And does it matter? (YES!)
In the book BIG IDEAS, we explain how the human brain has evolved to operate at different rates of speed. Three of these speeds are called beta, alpha and gamma, and each one is essential to creativity and innovative thought.
You are in beta when you’re awake and aware, when you’re gathering information (like reading this blog), dealing with challenges, in active conversation, addressing problems, and making conscious decisions. Most of your waking hours are spent in beta. In beta, the brain is operating in high gear, like a car traveling down the freeway at 75 miles an hour.
Alpha is a slower, more relaxed brain state. It’s like the Sunday driver who plods along, traveling five miles per hour below the speed limit. When the brain is in alpha, conscious alertness is replaced by a day-dreaming state. In alpha, the mind wanders and visualization takes place. It is also the state where the brain does some of its best work—organizing and splicing the new information you collect in beta with the old information you already have. This organizing function is commonly called creativity. It only takes place when the brain slows down.
The conscious brain operates most efficiently when it regularly transitions from beta to alpha and back to beta every couple of hours. Ten or fifteen minutes in the alpha state for every couple of hours in beta state works wonders for your creativity.
Too much time spent in beta is exhausting. Like a high-performance race car that gets two miles to the gallon, the brain is a fuel hog, using 70 percent of the glucose and 25 percent of the oxygen you consume. When you go from one beta meeting to the next, to the next, without any alpha time in between, you deplete the brain of essential minerals that keep it functioning well. The brain responds to this mild abuse by making you feel tired, anxious, and mentally dull. As little as ten minutes in the slower alpha state every few hours allows the brain to recharge and operate more effectively and creatively. Close your eyes and listen to some quiet music. Put down your cell phone and take a walk around the block. You’ll be amazed at how much better you feel and how much more clearly you think.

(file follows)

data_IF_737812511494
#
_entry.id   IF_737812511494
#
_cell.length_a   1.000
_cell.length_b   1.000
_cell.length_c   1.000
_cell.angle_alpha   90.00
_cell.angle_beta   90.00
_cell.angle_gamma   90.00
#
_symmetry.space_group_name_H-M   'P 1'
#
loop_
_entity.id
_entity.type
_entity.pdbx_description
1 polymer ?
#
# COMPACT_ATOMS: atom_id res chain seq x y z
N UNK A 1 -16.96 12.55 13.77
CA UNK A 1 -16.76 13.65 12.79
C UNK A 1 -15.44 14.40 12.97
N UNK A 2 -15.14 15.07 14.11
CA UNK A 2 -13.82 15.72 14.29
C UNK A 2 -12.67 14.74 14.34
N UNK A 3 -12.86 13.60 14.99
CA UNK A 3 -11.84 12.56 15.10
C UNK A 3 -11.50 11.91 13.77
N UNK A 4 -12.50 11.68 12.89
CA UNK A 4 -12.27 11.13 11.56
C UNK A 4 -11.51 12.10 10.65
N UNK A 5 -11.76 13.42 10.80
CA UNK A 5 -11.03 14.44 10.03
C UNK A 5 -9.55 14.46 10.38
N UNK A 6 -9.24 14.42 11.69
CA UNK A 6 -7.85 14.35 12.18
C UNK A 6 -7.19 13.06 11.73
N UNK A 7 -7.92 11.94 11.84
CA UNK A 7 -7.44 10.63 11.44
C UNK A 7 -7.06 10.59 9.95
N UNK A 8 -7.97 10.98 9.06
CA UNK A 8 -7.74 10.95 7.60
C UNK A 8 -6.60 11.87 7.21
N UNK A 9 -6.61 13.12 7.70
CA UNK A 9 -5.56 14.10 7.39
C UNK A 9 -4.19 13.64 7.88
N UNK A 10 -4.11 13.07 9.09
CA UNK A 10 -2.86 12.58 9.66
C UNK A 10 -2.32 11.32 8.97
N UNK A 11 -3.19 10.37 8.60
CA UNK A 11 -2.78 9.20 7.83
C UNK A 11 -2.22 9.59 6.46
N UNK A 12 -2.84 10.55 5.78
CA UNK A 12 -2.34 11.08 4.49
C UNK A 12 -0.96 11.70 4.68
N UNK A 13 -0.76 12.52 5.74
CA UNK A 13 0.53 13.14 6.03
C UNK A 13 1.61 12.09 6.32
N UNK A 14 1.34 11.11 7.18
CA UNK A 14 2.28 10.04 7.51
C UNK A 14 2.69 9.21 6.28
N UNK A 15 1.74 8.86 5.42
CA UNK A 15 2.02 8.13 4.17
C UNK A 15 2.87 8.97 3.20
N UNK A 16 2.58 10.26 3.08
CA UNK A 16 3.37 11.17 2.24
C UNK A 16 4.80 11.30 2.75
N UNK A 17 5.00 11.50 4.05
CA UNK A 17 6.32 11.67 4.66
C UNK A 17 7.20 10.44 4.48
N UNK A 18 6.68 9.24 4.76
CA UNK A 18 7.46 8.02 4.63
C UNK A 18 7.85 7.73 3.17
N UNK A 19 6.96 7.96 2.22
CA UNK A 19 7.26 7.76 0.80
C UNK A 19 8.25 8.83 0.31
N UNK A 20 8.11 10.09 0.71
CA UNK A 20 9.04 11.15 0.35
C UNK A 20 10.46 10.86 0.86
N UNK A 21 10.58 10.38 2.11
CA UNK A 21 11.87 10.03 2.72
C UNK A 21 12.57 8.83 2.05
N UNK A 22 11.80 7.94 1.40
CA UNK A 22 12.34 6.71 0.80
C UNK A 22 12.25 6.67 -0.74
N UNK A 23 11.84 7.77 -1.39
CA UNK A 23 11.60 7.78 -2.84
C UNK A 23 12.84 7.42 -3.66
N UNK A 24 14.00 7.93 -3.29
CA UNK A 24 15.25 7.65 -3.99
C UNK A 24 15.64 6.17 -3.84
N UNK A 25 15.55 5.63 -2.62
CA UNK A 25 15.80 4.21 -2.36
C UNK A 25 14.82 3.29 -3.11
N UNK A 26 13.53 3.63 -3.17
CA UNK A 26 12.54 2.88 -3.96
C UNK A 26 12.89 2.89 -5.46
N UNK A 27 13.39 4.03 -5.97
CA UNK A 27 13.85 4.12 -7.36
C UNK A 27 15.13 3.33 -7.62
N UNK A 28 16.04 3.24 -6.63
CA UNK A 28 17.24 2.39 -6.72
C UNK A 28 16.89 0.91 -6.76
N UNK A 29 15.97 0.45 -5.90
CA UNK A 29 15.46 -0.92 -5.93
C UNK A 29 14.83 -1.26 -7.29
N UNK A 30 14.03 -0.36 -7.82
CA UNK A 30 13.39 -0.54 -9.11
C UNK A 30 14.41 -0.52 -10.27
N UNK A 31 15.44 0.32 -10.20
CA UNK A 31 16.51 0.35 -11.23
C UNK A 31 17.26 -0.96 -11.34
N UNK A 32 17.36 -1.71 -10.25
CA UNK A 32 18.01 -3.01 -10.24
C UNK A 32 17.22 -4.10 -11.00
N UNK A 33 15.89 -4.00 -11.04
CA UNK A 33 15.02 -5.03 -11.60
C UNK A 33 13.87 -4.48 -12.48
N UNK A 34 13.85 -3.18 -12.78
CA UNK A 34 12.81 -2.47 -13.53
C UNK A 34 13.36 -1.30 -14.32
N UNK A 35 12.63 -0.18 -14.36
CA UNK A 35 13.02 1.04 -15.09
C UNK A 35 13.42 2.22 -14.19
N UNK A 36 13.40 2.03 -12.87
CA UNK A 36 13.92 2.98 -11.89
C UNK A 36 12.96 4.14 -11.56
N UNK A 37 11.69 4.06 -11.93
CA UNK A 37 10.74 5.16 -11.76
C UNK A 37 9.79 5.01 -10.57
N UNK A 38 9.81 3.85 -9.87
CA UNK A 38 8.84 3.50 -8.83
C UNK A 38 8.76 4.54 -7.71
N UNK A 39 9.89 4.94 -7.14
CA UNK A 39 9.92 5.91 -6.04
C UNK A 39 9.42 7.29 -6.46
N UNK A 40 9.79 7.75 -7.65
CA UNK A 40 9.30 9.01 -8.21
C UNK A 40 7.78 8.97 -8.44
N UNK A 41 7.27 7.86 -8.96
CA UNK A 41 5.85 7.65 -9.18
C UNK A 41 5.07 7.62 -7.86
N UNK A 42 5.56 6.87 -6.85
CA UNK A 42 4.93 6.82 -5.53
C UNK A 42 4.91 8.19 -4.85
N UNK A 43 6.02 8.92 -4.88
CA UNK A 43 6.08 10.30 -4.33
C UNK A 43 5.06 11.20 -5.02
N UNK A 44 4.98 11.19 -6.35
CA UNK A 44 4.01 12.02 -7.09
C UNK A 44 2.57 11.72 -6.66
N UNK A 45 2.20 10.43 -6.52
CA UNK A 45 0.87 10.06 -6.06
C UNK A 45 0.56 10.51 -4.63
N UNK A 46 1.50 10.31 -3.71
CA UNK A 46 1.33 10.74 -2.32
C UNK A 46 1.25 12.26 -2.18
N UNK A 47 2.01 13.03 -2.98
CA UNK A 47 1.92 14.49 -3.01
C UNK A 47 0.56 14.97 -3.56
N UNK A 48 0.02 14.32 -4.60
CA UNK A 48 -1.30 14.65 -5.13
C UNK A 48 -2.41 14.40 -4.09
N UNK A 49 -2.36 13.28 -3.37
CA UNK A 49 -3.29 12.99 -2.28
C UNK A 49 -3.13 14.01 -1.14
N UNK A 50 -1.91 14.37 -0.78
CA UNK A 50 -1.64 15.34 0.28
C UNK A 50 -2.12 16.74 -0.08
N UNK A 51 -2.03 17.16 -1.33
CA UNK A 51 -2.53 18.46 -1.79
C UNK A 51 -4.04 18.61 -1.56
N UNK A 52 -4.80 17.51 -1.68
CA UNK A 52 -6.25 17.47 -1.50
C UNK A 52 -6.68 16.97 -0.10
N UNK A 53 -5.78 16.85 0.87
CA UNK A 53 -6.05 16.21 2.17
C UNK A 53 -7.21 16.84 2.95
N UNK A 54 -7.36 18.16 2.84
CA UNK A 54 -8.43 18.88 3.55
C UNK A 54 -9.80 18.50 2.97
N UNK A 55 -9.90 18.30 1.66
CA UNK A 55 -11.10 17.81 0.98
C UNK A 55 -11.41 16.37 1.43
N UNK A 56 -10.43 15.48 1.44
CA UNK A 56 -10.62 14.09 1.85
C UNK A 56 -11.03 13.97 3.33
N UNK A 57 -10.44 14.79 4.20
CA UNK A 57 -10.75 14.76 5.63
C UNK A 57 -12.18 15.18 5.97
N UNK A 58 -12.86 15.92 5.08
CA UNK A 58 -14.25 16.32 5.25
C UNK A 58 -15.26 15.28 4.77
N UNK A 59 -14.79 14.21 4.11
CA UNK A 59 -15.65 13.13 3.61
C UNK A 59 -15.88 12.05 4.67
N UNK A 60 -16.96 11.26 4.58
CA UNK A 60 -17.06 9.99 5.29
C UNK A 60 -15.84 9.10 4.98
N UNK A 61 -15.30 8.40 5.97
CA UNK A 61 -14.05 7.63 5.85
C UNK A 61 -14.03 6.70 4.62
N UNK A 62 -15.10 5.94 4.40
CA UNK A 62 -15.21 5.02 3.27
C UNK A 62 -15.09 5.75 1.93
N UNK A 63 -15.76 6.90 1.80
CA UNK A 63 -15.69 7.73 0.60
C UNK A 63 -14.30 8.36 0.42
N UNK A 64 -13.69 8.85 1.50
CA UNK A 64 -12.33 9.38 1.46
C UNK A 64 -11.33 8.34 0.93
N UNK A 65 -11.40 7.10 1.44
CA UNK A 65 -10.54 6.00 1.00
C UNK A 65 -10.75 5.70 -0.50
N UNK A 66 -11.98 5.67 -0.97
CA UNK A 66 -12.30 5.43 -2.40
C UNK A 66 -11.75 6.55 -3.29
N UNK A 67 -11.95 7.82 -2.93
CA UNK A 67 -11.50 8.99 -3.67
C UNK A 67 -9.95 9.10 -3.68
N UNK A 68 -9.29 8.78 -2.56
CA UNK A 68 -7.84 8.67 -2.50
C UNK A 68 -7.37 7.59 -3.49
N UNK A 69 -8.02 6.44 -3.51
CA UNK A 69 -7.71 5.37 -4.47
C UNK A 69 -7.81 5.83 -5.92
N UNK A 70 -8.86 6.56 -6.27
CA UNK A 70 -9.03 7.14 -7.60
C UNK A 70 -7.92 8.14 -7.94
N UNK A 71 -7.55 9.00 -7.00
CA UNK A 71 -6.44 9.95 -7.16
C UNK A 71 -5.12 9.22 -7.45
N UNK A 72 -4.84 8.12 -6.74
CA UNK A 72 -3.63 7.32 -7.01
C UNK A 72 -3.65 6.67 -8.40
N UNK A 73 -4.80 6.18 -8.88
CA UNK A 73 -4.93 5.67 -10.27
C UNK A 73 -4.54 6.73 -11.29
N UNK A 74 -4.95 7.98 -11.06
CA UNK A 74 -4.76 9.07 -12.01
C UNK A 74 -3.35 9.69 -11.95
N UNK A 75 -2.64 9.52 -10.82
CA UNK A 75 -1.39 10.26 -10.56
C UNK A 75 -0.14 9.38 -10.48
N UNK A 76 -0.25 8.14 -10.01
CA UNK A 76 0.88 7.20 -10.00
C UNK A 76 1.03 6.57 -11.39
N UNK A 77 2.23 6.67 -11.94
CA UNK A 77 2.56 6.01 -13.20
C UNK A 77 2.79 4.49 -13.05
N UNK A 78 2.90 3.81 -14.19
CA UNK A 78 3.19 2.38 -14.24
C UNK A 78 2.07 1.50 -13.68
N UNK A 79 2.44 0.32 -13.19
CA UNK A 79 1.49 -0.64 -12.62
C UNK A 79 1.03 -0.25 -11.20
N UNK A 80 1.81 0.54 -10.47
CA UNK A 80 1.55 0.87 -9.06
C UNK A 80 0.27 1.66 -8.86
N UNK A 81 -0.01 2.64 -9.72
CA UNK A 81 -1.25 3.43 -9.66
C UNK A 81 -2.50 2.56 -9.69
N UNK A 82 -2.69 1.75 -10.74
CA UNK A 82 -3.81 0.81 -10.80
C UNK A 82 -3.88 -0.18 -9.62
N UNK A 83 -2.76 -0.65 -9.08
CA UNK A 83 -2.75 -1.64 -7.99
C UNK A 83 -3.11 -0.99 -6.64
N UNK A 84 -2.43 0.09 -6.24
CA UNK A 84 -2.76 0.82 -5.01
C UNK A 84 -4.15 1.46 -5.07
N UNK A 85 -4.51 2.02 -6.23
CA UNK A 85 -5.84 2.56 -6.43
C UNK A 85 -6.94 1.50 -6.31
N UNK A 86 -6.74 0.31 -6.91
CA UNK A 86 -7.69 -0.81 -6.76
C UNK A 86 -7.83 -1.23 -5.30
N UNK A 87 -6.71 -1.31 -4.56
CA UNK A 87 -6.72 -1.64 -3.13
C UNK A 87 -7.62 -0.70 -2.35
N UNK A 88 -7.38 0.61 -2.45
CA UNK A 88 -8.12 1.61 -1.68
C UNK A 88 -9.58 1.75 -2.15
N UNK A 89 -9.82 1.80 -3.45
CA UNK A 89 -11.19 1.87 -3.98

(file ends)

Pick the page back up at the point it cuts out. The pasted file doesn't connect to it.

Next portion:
The third brain state is gamma, which is an exceptionally rapid processing speed. When your brain is in gamma, it’s like you’re speeding down the freeway at 200 miles an hour. The gas pedal is floored, and the car is in high gear. Your brain goes full-throttle and functions as a single, well-honed unit. For most of us, gamma is a rarity, but when it happens, magic takes place. Your unconscious mind is about to give up one of its secrets in the form of an Aha! Moment, also known as an insight, an epiphany, inspiration or a BIG IDEA.
The gamma spike, as it’s called by neuroscientists, begins on the right side of the brain just above the right ear, goes to the back of the brain, travels to the front of the brain, and back and forth forty times a second. A gamma spike lasts a few seconds, and three-tenths of a second after it begins, you consciously experience an Aha! Moment. It might be an answer to an important question you’ve been struggling with or an insight into a problem, or it might be an idea for a more effective way to accomplish a task. The gamma spike tempers the emotional areas of the brain and triggers the release of a number of “feel good” neurotransmitters.
While most gamma spikes are simply good ideas that address individual concerns, some Aha! Moments are world-changing. Gutenberg’s idea for a movable type press and Einstein’s idea of special relativity both came as gamma spikes, and they changed the world.
Gamma spikes almost always occur when the brain is in alpha. They rarely happen when the brain is in beta. That’s why getting to alpha is so important. Alpha is when the BIG IDEAS show up.